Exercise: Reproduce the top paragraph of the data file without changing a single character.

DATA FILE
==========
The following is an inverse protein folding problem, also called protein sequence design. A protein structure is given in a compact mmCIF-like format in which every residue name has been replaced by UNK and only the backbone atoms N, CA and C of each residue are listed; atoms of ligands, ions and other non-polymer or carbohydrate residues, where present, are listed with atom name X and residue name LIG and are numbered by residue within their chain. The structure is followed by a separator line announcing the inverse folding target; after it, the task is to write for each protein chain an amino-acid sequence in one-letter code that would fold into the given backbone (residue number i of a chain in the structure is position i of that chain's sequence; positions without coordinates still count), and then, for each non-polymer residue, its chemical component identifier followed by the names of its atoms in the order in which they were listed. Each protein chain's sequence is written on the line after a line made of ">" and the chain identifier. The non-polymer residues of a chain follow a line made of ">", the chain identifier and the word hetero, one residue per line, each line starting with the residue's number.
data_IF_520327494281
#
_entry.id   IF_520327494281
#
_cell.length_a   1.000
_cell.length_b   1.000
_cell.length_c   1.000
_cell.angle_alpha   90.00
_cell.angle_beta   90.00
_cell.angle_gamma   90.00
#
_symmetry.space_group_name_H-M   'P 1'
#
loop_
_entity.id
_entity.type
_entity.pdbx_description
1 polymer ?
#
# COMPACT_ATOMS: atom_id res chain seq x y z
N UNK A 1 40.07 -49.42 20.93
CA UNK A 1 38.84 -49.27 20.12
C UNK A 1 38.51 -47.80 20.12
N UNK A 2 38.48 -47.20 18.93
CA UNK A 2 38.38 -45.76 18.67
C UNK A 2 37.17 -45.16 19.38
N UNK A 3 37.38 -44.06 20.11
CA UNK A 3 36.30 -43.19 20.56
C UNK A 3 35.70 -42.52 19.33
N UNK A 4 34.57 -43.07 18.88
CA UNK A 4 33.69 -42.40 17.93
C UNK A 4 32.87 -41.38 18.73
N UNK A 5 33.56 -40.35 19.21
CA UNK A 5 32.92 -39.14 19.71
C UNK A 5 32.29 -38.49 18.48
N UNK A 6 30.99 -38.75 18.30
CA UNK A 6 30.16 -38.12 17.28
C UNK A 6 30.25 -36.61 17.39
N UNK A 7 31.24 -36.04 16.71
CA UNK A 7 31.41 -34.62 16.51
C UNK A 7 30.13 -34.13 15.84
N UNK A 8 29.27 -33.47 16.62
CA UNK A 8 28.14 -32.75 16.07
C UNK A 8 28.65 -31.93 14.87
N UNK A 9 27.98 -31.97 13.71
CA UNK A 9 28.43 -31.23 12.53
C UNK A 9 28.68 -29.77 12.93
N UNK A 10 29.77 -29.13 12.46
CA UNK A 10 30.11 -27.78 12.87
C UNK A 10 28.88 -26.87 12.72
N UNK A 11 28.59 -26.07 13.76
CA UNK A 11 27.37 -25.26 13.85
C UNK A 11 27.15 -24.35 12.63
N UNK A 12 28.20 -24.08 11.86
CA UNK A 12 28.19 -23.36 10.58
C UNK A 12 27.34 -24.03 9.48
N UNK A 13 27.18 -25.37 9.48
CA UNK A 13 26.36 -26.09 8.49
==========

The following is an inverse protein folding problem, also called protein sequence design. A protein structure is given in a compact mmCIF-like format in which every residue name has been replaced by UNK and only the backbone atoms N, CA and C of each residue are listed; atoms of ligands, ions and other non-polymer or carbohydrate residues, where present, are listed with atom name X and residue name LIG and are numbered by residue within their chain. The structure is followed by a separator line announcing the inverse folding target; after it, the task is to write for each protein chain an amino-acid sequence in one-letter code that would fold into the given backbone (residue number i of a chain in the structure is position i of that chain's sequence; positions without coordinates still count), and then, for each non-polymer residue, its chemical component identifier followed by the names of its atoms in the order in which they were listed. Each protein chain's sequence is written on the line after a line made of ">" and the chain identifier. The non-polymer residues of a chain follow a line made of ">", the chain identifier and the word hetero, one residue per line, each line starting with the residue's number.